A list of drivers should appear to be chosen. Multiple entries for the same driver can be listed though the resolution, colours, and text size can be different. Unlike later versions of Windows it wasn’t as straightforward to simply change the resolution whenever desired, unless your video card driver came with its own specialised application such as what came with Matrox video cards. I chose the ET4000 1024 x 768 256 Small driver which simply means it’s to run at 1024 x 768 pixel resolution with 256 colours using small sized text. The ET4000 was an actual video card from the early 1990s manufactured by Tseng Labs.

Once installed, Windows will request to restart itself for the new video driver to take affect. If all goes smoothly, Program Manager should reappear somewhat more spacious and the VirtualBox window adjusted due to the increased size.


Now with enhanced display output.

Let’s Get Tada to Play

Windows is looking good, but there’s nothing to hear. Let’s get the sound working.

Installing drivers with Windows 3.x was never consistent, the video and network cards via Windows Setup, the sound card via the Control Panel or in DOS itself. For VirtualBox double check that the sound settings for the VM itself are set to SoundBlaster 16 as this is the sound card to be emulated. Grab a copy of the SoundBlaster 16 drivers for DOS, and totally exit out of Windows. Insert the sound driver disk image and type at the C:\> prompt a:\install and press Enter to load the installation program.


The SoundBlaster 16 installation program.

It will go through a series of steps such as where to install the drivers and configuration settings which can all be left with the default options. As Windows is installed, the program will recognise this and ask whether a config file is to be backed up before being replaced. Choose Backup.


Asking whether you wish to back up MIDIMAP.CFG before being overwritten.

Once you reach the end of the installation process, restart the VM in order for the sound drivers to be loaded. When you return back to Windows, a new program group will appear named Audio Software with the Creative Mixer program available for use. Creative Mixer works much the same as Volume Control that became available with Windows 95 onwards.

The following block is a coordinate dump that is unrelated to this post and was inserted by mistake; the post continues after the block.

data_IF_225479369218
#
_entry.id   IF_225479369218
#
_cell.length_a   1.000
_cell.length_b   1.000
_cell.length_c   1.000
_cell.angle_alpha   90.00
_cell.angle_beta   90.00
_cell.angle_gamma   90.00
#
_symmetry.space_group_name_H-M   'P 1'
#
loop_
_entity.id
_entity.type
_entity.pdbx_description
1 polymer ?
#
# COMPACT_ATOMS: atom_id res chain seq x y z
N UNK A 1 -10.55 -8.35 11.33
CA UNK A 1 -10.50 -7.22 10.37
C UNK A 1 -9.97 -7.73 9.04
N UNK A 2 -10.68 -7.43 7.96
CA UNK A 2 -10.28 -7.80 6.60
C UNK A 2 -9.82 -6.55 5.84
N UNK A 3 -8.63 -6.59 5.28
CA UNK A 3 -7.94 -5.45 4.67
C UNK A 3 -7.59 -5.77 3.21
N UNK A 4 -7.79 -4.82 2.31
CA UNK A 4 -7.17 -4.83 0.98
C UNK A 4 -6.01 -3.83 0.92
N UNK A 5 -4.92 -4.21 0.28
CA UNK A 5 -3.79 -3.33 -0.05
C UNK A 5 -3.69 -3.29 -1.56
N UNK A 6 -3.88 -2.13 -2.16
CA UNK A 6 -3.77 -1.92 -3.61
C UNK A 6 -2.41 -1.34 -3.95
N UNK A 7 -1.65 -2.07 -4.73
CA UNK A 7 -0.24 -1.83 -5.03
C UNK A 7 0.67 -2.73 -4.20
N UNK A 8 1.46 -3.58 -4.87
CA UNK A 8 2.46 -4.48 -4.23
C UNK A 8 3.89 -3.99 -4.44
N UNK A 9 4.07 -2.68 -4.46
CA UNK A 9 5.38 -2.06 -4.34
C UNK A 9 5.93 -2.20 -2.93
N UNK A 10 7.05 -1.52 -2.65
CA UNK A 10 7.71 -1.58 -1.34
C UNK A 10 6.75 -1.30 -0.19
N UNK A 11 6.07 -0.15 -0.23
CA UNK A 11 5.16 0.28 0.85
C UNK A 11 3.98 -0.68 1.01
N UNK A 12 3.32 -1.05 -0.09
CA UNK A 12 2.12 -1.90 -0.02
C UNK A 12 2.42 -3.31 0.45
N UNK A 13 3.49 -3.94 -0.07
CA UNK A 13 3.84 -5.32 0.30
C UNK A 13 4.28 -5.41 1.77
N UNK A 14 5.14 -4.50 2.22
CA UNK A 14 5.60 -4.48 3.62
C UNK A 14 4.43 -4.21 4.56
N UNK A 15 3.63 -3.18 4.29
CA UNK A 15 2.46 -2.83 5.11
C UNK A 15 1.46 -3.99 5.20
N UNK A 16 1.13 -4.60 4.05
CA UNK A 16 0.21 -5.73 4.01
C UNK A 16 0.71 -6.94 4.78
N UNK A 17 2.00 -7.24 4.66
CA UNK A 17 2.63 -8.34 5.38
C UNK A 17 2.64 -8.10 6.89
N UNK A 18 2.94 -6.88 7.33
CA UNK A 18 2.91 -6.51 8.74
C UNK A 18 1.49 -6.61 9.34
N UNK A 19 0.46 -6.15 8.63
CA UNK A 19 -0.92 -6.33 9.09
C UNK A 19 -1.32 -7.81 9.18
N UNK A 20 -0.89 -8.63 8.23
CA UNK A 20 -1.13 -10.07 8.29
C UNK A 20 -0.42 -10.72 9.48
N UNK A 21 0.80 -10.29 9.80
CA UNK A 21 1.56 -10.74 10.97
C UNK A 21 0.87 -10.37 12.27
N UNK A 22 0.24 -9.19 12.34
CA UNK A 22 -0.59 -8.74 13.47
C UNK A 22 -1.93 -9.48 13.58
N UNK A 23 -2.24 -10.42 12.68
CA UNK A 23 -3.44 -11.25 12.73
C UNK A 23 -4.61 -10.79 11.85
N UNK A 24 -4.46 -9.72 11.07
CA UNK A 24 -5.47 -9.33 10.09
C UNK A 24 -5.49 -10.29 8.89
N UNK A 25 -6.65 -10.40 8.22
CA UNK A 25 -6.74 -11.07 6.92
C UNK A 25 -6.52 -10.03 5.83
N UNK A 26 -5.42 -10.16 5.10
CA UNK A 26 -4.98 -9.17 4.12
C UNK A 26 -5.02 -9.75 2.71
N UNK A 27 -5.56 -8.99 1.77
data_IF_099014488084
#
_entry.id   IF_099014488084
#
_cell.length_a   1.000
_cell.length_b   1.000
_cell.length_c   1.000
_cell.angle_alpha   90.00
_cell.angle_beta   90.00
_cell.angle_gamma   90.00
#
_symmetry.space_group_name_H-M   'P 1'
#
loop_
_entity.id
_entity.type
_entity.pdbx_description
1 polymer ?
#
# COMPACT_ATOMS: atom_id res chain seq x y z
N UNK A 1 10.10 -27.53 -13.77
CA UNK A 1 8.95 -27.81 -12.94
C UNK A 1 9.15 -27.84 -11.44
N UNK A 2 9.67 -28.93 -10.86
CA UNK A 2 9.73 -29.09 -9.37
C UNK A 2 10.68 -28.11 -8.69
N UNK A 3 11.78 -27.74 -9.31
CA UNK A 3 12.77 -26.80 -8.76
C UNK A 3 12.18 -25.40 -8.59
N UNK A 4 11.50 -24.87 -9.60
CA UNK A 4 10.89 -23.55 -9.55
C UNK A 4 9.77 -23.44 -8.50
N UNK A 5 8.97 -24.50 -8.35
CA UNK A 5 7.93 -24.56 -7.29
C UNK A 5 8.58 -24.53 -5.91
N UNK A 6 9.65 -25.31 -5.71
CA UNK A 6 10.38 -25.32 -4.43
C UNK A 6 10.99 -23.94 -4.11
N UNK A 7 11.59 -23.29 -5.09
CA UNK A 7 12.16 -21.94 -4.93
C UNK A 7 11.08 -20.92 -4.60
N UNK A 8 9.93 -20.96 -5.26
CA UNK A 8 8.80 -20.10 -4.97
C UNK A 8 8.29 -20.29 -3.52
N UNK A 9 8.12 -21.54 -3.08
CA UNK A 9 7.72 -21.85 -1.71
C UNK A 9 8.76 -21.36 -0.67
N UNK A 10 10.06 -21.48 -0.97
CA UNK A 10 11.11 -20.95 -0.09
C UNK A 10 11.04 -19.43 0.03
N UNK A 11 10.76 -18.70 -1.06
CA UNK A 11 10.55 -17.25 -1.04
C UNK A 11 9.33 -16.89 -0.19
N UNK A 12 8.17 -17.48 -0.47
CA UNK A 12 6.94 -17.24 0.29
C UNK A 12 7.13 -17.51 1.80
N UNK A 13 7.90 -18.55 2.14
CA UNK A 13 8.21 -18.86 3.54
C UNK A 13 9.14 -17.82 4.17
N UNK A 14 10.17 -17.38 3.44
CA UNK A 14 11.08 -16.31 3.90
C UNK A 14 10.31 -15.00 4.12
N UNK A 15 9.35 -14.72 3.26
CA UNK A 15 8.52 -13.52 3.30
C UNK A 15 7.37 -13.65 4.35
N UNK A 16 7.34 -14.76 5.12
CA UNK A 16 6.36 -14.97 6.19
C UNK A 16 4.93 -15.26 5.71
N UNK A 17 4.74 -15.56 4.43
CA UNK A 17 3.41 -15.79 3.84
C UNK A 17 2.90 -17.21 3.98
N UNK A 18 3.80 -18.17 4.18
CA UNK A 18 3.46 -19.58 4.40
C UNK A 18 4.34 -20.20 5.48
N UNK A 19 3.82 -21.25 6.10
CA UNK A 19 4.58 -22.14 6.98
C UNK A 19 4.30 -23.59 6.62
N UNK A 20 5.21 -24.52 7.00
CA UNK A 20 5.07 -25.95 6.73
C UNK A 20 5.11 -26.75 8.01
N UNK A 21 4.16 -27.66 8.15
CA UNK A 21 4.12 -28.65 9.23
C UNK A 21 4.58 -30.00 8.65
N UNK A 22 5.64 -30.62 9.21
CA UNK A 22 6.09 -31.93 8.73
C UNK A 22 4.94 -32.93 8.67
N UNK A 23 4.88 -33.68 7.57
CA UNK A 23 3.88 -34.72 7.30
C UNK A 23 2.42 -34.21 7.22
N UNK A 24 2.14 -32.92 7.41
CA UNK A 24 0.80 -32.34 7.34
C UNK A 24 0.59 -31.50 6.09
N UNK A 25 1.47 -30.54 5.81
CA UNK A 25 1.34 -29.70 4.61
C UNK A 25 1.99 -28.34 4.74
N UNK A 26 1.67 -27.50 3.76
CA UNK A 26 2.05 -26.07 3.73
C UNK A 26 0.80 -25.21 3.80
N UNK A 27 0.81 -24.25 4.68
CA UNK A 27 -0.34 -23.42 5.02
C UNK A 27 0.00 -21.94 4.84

Creative Mixer icon and the program itself.

Sound with VirtualBox however isn’t perfect. You’ll find that playing WAV files will be okay, though MIDI playback is a no go. Due to this, it’s trial and error if you decide to play some games. I installed DOOM as a test and as expected the music wouldn’t play, though would hear the sound effects. The sound effects were glitchy – if I fired the pistol once, I’d hear the firing sound effect an additional three times consistently.

Using your CDs

Installing Microsoft Office 4.x over a couple of dozen floppy disks can get tedious very quickly. With that in mind, it’s worthwhile adding support to access your ‘CD-ROM drive’. Just like the floppy disk images used earlier, we can simply mount ISO images of CDs instead of using your CD/DVD drive with physical discs, although that is still an option. For the purposes here I’ll refer to it as a CD-ROM drive as that’s historically accurate for this operating system and you’re more likely these days to be using a Blu-ray drive or not have one at all.

Only two files are required in order to have your CD-ROM drive accessible. One file is included with MS-DOS 6.x named MSCDEX.EXE that needs to be placed into your AUTOEXEC.BAT file to load as the computer starts. The other is a SYS file to be loaded from CONFIG.SYS. This can be one of several SYS files as often CD-ROM manufacturers would provide their own. I tend to stick with the SYS file named OAKCDROM.SYS as it just works on everything I’ve used it on.

Either using the copy command in DOS, or via File Manager in Windows copy OAKCDROM.SYS over to your hard disk from a floppy disk- either to C:\ or C:\DOS. I tend to place it inside DOS to keep it together with MSCDEX.EXE.

For the next bit again you can either do this in DOS using MS-DOS Editor, or within Windows using the System Configuration Editor. It doesn’t matter which, it’s purely on personal preference. To see and edit your AUTOEXEC.BAT file from DOS, simply type edit autoexec.bat at the C:\> prompt. Alternatively in Windows, go to Program Manager, select File, followed by Run. The Run dialog box appears. Type sysedit and the System Configuration Editor appears with four files opened including AUTOEXEC.BAT.

The following line is to be added to AUTOEXEC.BAT:


Editing AUTOEXEC.BAT using System Configuration Editor.

Next add the following line to CONFIG.SYS:


Editing CONFIG.SYS using MS-DOS Editor.


Once done, close out of the editor and restart the VM. You may notice as the VM starts there’s mention of the CD-ROM driver as it’s being loaded into memory. If you open up File Manager and see an additional drive available (a D drive) then that’s enough indication that you may start using CDs.

Networking from DOS

The last component to complete our Windows 3.1 VM is to arrange access to files across the network. Normally in the past I would use Windows for Workgroups 3.11, as this was better equipped for networking and generally easier to set up. Based on Windows 3.1, Microsoft released Windows for Workgroups to enhance networking support as this was a glaring omission compared to the likes of OS/2 and Apple’s System 7.x software at the time.